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Auden on good and evil

It is not uncommon, WH Auden observed, to find many a “dedicated anti-fascist” who conducts his erotic life as if he were invading Poland.

Edward Mendelson, in a fine essay in The New York Review of Books (March 20th), muses on the “The Secret Auden” – the “secret” being that the poet had in his private life a leaning towards doing good quietly when circumstances allowed. And while he was certainly aware of what good is (aren’t we all?) the notion of “being good” made him intensely uncomfortable since he saw its fragility. As for evil, against the view that it was an aberration and only to be found in cases of (thankfully rare) “moral monsters”, Auden upheld a position, according to Mendelson, more akin to that of Hannah Arendt: In a verse from 1939:

Evil is unspectacular and always human
And shares our bed and eats at our own table.

Auden derived pleasure from dividing people into types, one possible division being that between Arcadians (fond of pleasure and of being left “harmlessly” alone) and Utopians (intent on schemes to make us all efficient, virtuous and of course happy). The terms employed here might be taken to suggest that Auden favours one and fears the other, but in fact each type must bear a certain guilt. When the two encounter each other neither speaks but each knows what the other thinks:

Both simultaneously recognize
his Anti-type: that I am an
Arcadian, that he is a Utopian.
He notes, with contempt, my
Aquarian belly: I note, with
alarm, his Scorpion’s mouth.
He would like to see me cleaning
latrines: I would like to see him
removed to some other planet.

Isaiah Berlin was a lifelong friend of Auden’s but he demurred, writes Mendelson, from the implications of these fine words of the Russian master: “The dilemma of morally sensitive, honest, and intellectually responsible men at a time of acute polarization of opinion has ... grown acute and worldwide.” For who are these morally sensitive, honest and intellectually responsible people but you and I, dear reader? And if we are such, then all the fault in the matter at hand must surely be on someone else’s side.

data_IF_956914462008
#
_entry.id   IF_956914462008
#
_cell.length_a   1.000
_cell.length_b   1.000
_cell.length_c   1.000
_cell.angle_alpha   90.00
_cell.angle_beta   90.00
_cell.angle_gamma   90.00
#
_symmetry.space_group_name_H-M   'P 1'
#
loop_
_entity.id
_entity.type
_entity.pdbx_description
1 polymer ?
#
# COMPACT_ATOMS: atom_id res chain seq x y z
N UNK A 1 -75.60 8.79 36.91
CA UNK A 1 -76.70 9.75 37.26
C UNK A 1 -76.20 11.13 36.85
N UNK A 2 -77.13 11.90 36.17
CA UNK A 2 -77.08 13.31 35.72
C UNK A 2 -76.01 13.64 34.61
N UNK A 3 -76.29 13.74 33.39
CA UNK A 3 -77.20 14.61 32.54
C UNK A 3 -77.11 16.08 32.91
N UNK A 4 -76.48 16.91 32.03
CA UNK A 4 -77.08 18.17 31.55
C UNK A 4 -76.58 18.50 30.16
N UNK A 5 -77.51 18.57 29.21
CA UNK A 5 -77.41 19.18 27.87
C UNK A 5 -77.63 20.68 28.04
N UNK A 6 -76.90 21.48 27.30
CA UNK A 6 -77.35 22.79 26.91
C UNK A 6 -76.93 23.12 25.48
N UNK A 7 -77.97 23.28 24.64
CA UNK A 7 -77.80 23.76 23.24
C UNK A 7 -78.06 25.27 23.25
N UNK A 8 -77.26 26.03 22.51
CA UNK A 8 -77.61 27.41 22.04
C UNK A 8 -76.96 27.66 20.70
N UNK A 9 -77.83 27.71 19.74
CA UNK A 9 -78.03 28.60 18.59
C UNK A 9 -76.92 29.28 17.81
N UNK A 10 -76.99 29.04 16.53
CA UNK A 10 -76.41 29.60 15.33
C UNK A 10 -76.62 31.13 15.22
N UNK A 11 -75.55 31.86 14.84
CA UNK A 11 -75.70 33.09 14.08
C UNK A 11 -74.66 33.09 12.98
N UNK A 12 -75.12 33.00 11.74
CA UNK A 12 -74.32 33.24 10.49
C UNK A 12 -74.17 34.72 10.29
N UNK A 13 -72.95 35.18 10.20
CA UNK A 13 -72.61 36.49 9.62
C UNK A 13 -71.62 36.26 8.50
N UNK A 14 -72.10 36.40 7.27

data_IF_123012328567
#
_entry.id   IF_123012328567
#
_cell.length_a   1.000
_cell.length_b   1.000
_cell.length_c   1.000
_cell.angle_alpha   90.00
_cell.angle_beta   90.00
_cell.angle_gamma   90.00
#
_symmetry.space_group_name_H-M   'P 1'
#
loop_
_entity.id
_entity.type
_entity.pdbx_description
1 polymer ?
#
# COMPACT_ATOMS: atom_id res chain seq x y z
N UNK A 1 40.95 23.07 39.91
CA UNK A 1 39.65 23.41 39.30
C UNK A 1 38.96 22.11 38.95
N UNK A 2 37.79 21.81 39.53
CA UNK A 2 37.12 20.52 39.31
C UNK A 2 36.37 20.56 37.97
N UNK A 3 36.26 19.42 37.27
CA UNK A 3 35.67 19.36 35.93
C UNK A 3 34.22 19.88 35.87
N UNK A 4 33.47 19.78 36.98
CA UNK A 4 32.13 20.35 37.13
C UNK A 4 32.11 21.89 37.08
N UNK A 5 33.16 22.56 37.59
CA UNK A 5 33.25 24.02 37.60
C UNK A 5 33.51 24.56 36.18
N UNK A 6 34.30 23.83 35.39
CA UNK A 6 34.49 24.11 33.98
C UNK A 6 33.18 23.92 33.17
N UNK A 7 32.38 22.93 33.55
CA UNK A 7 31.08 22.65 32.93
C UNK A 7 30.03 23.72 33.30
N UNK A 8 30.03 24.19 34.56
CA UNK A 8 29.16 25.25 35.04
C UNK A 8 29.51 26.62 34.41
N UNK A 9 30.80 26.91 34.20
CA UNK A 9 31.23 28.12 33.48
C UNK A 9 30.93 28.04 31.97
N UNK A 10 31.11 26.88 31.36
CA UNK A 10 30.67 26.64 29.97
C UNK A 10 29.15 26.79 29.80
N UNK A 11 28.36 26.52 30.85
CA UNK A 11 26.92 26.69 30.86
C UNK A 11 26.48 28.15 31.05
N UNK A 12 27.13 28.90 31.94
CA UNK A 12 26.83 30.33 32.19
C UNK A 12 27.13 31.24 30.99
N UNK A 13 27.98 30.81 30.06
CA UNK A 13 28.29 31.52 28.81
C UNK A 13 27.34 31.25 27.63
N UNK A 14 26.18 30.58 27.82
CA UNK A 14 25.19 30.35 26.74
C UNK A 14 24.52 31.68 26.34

Mendelson concludes with some observations on Auden and religion which are worth quoting at length.

Auden’s sense of his divided motives was inseparable from his idiosyncratic Christianity. He had no literal belief in miracles or deities and thought that all religious statements about God must be false in a literal sense but might be true in metaphoric ones. He felt himself commanded to an absolute obligation – which he knew he could never fulfill – to love his neighbor as himself, and he alluded to that commandment in a late haiku: “He has never seen God / but, once or twice, he believes / he has heard Him.” He took communion every Sunday and valued ancient liturgy, not for its magic or beauty, but because its timeless language and ritual was a “link between the dead and the unborn,” a stay against the complacent egoism that favors whatever is contemporary with ourselves. The book he wrote while returning in 1940 to the Anglican Communion of his childhood was titled The Double Man. It had an epigraph from Montaigne: “We are, I know not how, double in ourselves, so that what we believe we disbelieve, and cannot rid ourselves of what we condemn.”

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